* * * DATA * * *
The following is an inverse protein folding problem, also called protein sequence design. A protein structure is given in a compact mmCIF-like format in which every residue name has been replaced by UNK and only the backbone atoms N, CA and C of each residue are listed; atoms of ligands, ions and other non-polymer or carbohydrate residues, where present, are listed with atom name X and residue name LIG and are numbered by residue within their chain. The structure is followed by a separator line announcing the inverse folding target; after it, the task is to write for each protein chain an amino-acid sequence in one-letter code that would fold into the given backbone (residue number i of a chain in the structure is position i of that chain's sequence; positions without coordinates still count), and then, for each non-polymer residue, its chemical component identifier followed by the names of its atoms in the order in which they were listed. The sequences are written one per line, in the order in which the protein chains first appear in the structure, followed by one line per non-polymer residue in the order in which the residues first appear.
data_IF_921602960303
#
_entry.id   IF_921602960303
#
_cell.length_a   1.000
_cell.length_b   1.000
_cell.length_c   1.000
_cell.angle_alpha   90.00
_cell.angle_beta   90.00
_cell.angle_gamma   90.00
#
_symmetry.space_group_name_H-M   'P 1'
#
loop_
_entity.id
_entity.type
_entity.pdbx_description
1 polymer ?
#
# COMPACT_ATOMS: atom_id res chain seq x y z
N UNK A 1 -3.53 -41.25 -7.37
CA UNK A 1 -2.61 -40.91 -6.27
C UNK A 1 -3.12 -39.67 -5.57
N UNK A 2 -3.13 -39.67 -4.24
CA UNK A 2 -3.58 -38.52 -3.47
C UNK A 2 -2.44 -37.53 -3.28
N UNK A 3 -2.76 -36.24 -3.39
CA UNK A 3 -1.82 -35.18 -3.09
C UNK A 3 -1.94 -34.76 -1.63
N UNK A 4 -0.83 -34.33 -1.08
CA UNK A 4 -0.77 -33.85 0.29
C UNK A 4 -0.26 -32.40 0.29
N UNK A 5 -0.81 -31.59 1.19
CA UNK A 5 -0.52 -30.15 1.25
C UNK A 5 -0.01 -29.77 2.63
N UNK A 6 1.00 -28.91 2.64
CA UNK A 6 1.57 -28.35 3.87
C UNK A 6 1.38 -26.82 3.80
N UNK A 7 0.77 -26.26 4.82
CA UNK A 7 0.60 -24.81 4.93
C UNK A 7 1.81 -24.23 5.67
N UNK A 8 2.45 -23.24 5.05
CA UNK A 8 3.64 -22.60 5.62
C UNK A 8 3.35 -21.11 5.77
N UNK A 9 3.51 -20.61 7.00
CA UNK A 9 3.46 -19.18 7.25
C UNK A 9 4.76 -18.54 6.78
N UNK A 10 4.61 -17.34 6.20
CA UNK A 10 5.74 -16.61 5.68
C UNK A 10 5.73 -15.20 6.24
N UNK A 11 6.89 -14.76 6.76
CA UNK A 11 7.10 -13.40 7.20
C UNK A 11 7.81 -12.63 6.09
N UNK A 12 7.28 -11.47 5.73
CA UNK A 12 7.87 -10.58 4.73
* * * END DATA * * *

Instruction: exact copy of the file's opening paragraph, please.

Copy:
The following is an inverse protein folding problem, also called protein sequence design. A protein structure is given in a compact mmCIF-like format in which every residue name has been replaced by UNK and only the backbone atoms N, CA and C of each residue are listed; atoms of ligands, ions and other non-polymer or carbohydrate residues, where present, are listed with atom name X and residue name LIG and are numbered by residue within their chain. The structure is followed by a separator line announcing the inverse folding target; after it, the task is to write for each protein chain an amino-acid sequence in one-letter code that would fold into the given backbone (residue number i of a chain in the structure is position i of that chain's sequence; positions without coordinates still count), and then, for each non-polymer residue, its chemical component identifier followed by the names of its atoms in the order in which they were listed. The sequences are written one per line, in the order in which the protein chains first appear in the structure, followed by one line per non-polymer residue in the order in which the residues first appear.